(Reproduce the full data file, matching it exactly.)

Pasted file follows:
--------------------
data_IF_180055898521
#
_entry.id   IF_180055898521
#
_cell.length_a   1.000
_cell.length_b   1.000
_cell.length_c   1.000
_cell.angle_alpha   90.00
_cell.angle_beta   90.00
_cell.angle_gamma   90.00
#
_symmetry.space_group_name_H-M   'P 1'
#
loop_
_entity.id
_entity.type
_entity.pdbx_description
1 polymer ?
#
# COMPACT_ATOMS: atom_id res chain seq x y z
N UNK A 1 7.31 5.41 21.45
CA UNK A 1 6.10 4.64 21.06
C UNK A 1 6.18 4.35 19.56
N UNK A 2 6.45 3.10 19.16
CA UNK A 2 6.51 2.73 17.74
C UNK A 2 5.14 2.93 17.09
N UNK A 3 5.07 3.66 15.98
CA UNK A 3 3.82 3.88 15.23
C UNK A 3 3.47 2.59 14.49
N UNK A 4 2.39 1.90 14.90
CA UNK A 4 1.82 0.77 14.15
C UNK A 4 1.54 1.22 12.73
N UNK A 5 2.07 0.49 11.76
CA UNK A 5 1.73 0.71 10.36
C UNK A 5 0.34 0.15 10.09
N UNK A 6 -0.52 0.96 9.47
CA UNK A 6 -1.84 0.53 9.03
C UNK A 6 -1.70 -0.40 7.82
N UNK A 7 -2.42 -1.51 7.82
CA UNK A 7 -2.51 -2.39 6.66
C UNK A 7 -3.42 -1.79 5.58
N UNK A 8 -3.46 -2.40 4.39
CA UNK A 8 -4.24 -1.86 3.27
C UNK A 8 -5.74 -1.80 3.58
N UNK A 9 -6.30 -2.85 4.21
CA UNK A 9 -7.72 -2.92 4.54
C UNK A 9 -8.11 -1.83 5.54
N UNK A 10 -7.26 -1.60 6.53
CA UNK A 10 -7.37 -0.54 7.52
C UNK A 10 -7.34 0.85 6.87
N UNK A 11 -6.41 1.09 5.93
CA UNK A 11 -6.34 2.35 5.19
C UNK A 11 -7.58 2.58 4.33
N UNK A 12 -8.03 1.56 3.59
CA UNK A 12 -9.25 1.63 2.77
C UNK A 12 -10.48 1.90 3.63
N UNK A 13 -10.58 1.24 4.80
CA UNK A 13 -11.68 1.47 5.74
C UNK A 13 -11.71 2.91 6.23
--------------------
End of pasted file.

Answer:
data_IF_180055898521
#
_entry.id   IF_180055898521
#
_cell.length_a   1.000
_cell.length_b   1.000
_cell.length_c   1.000
_cell.angle_alpha   90.00
_cell.angle_beta   90.00
_cell.angle_gamma   90.00
#
_symmetry.space_group_name_H-M   'P 1'
#
loop_
_entity.id
_entity.type
_entity.pdbx_description
1 polymer ?
#
# COMPACT_ATOMS: atom_id res chain seq x y z
N UNK A 1 7.31 5.41 21.45
CA UNK A 1 6.10 4.64 21.06
C UNK A 1 6.18 4.35 19.56
N UNK A 2 6.45 3.10 19.16
CA UNK A 2 6.51 2.73 17.74
C UNK A 2 5.14 2.93 17.09
N UNK A 3 5.07 3.66 15.98
CA UNK A 3 3.82 3.88 15.23
C UNK A 3 3.47 2.59 14.49
N UNK A 4 2.39 1.90 14.90
CA UNK A 4 1.82 0.77 14.15
C UNK A 4 1.54 1.22 12.73
N UNK A 5 2.07 0.49 11.76
CA UNK A 5 1.73 0.71 10.36
C UNK A 5 0.34 0.15 10.09
N UNK A 6 -0.52 0.96 9.47
CA UNK A 6 -1.84 0.53 9.03
C UNK A 6 -1.70 -0.40 7.82
N UNK A 7 -2.42 -1.51 7.82
CA UNK A 7 -2.51 -2.39 6.66
C UNK A 7 -3.42 -1.79 5.58
N UNK A 8 -3.46 -2.40 4.39
CA UNK A 8 -4.24 -1.86 3.27
C UNK A 8 -5.74 -1.80 3.58
N UNK A 9 -6.30 -2.85 4.21
CA UNK A 9 -7.72 -2.92 4.54
C UNK A 9 -8.11 -1.83 5.54
N UNK A 10 -7.26 -1.60 6.53
CA UNK A 10 -7.37 -0.54 7.52
C UNK A 10 -7.34 0.85 6.87
N UNK A 11 -6.41 1.09 5.93
CA UNK A 11 -6.34 2.35 5.19
C UNK A 11 -7.58 2.58 4.33
N UNK A 12 -8.03 1.56 3.59
CA UNK A 12 -9.25 1.63 2.77
C UNK A 12 -10.48 1.90 3.63
N UNK A 13 -10.58 1.24 4.80
CA UNK A 13 -11.68 1.47 5.74
C UNK A 13 -11.71 2.91 6.23